I’ve always thought that the promo spots for Channel [V] totally sucked in comparison to the MTV spots, until I saw this little clip on YouTube. Totally awesome. Haven’t seen it here yet though.
Archive for January 21st, 2008|Daily archive page
(Pic from Gizmodo, link below)
Despite the rather lukewarm reception to the CES 2008 show, one piece of interesting news came up about the new Pioneer Plasma screens in the latest TWiT podcast, where the blacks were so black, that you couldn’t spot it in a room with the lights off. A great statement to make, except that in an audio podcast talking about TV’s, it’s kinda hard to feel the full impact of such a device.
Voila! Gizmodo took a picture of the new Pioneer Kuro Extreme Contrast (“Kuro” means “black” in Japanese”), and there you have it–Robert Heron’s wet dream come alive. And that’s not all–the Plasma TV is just 9mm thin. That’s fucking crazy, man. Imagine a 50-inch screen, with this sorta contrast, and less than 1cm thick. Crap. I want one.
Pioneer execs shuffle us into a dark room, reveal the most critically acclaimed TV made, and then unveil a TV that can kick its ass on contrast. Yes, Pioneer’s current Kuro—the “best flat-panel ever”—was shedding light like a sumbitch next to Pioneer’s concept Kuro, whose black literally emits no light. So here it is, a strange Battlemodo pitting the super-hot 8th-gen Pioneer plasma against its own future self.
And in case there are any girls out there who can’t understand what this whole nerdgasmic rant is all about, here’s a little video explaining why this plasma screen is so brilliant (or rather, just the complete opposite).
Gotta admit that when I first saw this story on Digg I didn’t really hit it. I mean, Carmen Electra is so overdone and over made up, I never expected anything too mind-blowing with the title “I Never Knew Carmen Electra Was This Pretty.” Then, Diggnation happened, I saw the picture, and I was blown away (full pic here). And yes, I know there’s a pussy on her back, but this is such a totally SFW and innocent picture that no puns come to mind at the mo. Yes, it is possible to see a Carmen Electra photo without having dirty thoughts. Read the rest of this entry »
I haven’t seen the latest re-incarnation of the Bionic Woman yet, but hell, from the way things are going in our science labs, the Bionic Woman may be soon be considered out of date, thanks to the good engineering folks at the University of Washington. Word is that they’ve developed a rabbit-tested contact lens that has embedded electronic circuits and lights, enabling us to browse the web in the future through our contact lenses.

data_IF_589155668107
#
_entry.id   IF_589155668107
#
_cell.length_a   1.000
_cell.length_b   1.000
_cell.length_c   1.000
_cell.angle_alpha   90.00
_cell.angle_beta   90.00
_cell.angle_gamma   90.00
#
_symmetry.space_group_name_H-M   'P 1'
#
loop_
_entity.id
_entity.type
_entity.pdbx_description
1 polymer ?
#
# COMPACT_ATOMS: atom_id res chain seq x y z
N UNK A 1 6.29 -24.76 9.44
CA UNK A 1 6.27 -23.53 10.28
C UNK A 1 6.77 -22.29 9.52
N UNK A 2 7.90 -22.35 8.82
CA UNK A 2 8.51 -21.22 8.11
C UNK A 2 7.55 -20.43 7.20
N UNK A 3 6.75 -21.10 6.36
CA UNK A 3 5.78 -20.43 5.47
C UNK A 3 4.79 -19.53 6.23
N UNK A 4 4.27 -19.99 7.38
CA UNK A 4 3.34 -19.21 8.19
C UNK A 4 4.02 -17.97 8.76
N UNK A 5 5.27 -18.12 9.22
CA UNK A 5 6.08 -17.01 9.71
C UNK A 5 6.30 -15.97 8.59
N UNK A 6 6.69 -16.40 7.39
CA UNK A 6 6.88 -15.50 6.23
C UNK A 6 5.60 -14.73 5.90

This, however, fails desperately in comparison to good-ol’ beer goggles. Here’s an excerpt:
Movie characters from the Terminator to the Bionic Woman use bionic eyes to zoom in on far-off scenes, have useful facts pop into their field of view, or create virtual crosshairs. Off the screen, virtual displays have been proposed for more practical purposes – visual aids to help vision-impaired people, holographic driving control panels and even as a way to surf the Web on the go.
The device to make this happen may be familiar. Engineers at the University of Washington have for the first time used manufacturing techniques at microscopic scales to combine a flexible, biologically safe contact lens with an imprinted electronic circuit and lights.
“Looking through a completed lens, you would see what the display is generating superimposed on the world outside,” said Babak Parviz, a UW assistant professor of electrical engineering. “This is a very small step toward that goal, but I think it’s extremely promising.”
The results were presented today at the Institute of Electrical and Electronics Engineers’ international conference on Micro Electro Mechanical Systems by Harvey Ho, a former graduate student of Parviz’s now working at Sandia National Laboratories in Livermore, Calif. Other co-authors are Ehsan Saeedi and Samuel Kim in the UW’s electrical engineering department and Tueng Shen in the UW Medical Center’s ophthalmology department.
(Pic from Joyoftech)
So now that the MacBook Air’s out, what’s the reaction after the reality-field has died down? I won’t go into a long rant about it, but I think it’s safe to say that,at USD1799, the MacBook Air is clearly a supplemental laptop for those who can afford the cool factor–given its specs, it’s clearly not going to be your primary computer, so it’s really a really cool-looking luxury item for the rich. The only question here is not whether you want it, or need it, but whether you can afford it.
Here’s a rundown of stories where you can find more opinions on the MacBook Air: Arstechnica, and MacBreak Weekly Podcast both give it a rather “meh” conclusion, while Gizmodo gives a decent rundown on where the MacBook Air lies against its competition.
Plaything for the rich or innovation that will change the way we work? There’s more than enough voices out there to make your own conclusions, but one thing’s for sure: not everyone’s drinking the kool-aid.
PS: I can’t afford it.